Medicinal Plants and the Limits to Protected Areas in the Anthropocene 

by Caitrín Farren Medicinal plants (MP) are an invaluable resource for human health and wellbeing. They are the primary source of medicine for 80% of people in developing countries, and 25% of prescribed drugs worldwide are MP-derived (WHO, 1993; Chen et al., 2016). The popularity of MPs has grown by 8-15% annually in recent yearsContinue reading “Medicinal Plants and the Limits to Protected Areas in the Anthropocene “

Degrowth: A ca-Truss-tophe

by Nathan Hutchinson Edgar When Liz Truss came to power, she promised three things: “Growth, growth and growth”. How was she going to “grow” the economy? An environmentally catastrophic series of measures were proposed: repeal huge amounts of environmental legislature, set up investment zones on national parks, and allowing fracking (while banning solar panels acrossContinue reading “Degrowth: A ca-Truss-tophe”

Could Dublin Become a 15-minute City?

by Ruaidhrí Saulnier I love Dublin Bus. It is one of the worst services I regularly use in Dublin, and yet I am an enthusiastic supporter. If Dublin Bus has 1,000,000 fans, I may not be one of them, but I am definitely not a hater. It needs improvement, something that the city is sortContinue reading “Could Dublin Become a 15-minute City?”

Algae- ‘Green Gold’- or Something More Valuable?

by Becca Payling World Algae Day falls on Oct 12th each year, but with algae’s growing importance in society, it is likely to be an area of great interest, development, and research for many years to come. Once only associated with eutrophication (the green sludge on the surface of water bodies), algae are now theContinue reading “Algae- ‘Green Gold’- or Something More Valuable?”

Rewilding in the Knepp Wildland

by Anangi  Sumalde Last summer I read a copy of Wilding: The Return of Nature to a British Farm by Isabella Tree. This book recounts how twenty years ago Isabella and her partner Charlie Burrell turned their traditional dairy farm (located on the 3,500-acre Knepp estate in southern England) into a thriving eco-tourism business. AtContinue reading Rewilding in the Knepp Wildland

The Importance of Herbaria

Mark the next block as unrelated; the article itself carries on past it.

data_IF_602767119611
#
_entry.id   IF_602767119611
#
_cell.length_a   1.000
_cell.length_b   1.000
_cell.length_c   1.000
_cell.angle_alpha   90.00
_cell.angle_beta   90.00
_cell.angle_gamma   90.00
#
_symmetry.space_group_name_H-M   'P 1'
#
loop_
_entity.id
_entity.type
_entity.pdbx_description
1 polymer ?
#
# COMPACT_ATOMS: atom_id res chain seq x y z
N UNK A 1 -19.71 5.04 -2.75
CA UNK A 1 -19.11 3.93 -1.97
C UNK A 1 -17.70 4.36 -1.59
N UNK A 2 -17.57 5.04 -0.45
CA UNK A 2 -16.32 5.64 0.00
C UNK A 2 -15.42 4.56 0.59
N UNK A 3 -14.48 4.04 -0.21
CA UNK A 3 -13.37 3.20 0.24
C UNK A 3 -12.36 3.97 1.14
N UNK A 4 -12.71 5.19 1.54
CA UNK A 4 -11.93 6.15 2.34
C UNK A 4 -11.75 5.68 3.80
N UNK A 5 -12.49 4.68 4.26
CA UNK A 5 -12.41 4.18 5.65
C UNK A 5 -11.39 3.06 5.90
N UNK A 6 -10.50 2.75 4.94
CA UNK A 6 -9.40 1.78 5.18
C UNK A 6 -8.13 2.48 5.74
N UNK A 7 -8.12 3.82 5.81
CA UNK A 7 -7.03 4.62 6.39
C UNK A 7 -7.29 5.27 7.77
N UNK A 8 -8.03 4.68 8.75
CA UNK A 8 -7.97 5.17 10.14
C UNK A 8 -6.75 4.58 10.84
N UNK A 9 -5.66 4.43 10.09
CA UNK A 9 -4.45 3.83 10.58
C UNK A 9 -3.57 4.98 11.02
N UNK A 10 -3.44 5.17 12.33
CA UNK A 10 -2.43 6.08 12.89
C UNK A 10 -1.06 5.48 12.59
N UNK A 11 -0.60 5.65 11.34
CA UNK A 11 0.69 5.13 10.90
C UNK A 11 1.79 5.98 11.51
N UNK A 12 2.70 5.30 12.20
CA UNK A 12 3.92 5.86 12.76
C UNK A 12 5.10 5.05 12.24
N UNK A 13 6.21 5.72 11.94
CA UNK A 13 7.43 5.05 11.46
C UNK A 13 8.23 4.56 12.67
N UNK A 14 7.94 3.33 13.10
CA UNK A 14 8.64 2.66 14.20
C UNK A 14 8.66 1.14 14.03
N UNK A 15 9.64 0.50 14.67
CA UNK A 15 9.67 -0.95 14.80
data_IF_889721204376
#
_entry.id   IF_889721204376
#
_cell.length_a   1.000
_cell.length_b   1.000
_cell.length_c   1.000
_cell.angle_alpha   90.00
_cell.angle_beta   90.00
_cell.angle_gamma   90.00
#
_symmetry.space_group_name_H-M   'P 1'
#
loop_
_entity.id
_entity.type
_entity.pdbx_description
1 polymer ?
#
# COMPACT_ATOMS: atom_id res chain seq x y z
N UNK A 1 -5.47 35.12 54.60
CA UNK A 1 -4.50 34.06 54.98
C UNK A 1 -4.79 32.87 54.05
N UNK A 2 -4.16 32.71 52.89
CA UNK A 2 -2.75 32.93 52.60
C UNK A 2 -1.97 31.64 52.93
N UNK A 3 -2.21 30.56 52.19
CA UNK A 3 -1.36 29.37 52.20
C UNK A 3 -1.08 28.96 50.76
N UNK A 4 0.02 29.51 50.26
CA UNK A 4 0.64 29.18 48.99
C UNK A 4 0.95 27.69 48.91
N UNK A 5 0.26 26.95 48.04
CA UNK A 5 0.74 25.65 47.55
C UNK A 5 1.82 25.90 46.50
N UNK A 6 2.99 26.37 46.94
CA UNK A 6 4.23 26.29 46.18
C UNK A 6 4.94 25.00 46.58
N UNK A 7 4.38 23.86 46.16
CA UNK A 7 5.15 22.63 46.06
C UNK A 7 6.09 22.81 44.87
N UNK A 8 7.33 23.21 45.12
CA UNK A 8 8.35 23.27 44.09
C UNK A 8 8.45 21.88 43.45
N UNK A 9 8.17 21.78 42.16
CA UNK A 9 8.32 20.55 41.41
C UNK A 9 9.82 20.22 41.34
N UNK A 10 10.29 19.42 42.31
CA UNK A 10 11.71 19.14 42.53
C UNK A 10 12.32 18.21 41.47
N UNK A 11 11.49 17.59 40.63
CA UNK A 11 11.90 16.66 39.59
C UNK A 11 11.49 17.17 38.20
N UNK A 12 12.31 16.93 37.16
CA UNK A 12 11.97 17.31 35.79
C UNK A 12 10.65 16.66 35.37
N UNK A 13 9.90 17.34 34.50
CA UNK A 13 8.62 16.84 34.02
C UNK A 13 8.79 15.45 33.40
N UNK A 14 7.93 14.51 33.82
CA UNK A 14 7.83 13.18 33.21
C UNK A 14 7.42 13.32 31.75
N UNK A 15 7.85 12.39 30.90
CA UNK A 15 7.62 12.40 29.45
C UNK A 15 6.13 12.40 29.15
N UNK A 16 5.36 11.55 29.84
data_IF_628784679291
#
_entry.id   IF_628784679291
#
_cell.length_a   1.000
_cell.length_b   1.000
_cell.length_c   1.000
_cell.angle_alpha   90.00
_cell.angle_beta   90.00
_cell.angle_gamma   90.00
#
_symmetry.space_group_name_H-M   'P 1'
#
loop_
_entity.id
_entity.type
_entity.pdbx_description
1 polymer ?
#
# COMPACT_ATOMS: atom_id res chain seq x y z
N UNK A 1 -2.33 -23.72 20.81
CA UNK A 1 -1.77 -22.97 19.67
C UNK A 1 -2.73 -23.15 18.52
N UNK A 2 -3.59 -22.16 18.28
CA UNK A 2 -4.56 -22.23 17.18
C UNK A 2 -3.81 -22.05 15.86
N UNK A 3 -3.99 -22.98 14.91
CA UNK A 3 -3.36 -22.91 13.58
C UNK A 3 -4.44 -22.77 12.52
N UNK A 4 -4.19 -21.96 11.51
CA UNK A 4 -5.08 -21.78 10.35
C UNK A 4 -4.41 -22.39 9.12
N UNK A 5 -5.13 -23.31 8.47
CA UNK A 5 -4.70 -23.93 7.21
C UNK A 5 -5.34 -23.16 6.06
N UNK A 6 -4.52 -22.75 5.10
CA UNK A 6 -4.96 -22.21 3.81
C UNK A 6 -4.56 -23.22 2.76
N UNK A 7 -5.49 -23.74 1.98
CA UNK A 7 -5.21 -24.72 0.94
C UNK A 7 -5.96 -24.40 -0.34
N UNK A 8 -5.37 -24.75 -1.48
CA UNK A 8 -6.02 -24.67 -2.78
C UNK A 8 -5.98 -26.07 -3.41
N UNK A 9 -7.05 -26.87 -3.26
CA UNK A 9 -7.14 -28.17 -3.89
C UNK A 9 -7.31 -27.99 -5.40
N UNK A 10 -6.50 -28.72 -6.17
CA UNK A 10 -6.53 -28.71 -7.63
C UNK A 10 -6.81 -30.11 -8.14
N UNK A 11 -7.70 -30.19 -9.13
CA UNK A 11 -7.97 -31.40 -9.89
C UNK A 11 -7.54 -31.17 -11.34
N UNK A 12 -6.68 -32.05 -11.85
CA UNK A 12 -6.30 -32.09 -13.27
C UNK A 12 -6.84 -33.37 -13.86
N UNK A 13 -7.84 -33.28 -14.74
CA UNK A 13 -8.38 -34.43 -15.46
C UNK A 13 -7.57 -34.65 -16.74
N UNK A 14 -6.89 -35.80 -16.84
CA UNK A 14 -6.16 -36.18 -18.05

by Jessica O’Connor On my first day of college starting in Botany we were shown the famous botany building with its wisteria growing on the front, which were beautiful even though they weren’t in flower. Attached to the botany building is the herbarium. I have to be honest; I was unaware we had a herbariumContinue reading “The Importance of Herbaria”

Why We Should Let Dead Trees Lie

by Eva Dreyer Why are we inclined to remove dead trees in the first place? As most of us already know, we have a very fractured and exploitative view of nature. We like to profit from what we can and clean up what we cannot. Our “clean up” attitude leads to weeding, trimming, pruning, mowing,Continue reading Why We Should Let Dead Trees Lie

Formula One: The Forefront of Sustainability

by Faye Murphy Formula One is one of the most resource-intensive sports, but only 1% of its emissions come from racing, with 72% of its emissions involved in shipping the cars, tyres, personnel and motorhomes over five continents to 22 races a year. And it’s not slowing down – F1 has been consistently expanding itsContinue reading “Formula One: The Forefront of Sustainability”

Inside the Fight for Old-Growth Forests

by Nadja Burkart When logging roads were discovered being built into the old-growth valley known as Ada’itsx or Fairy Creek in August 2020, land defenders from all over Canada responded quickly by gathering and setting up various camps and blockades throughout the forest in order to prevent the logging company, Teal Jones,  from clearcutting theContinue reading “Inside the Fight for Old-Growth Forests”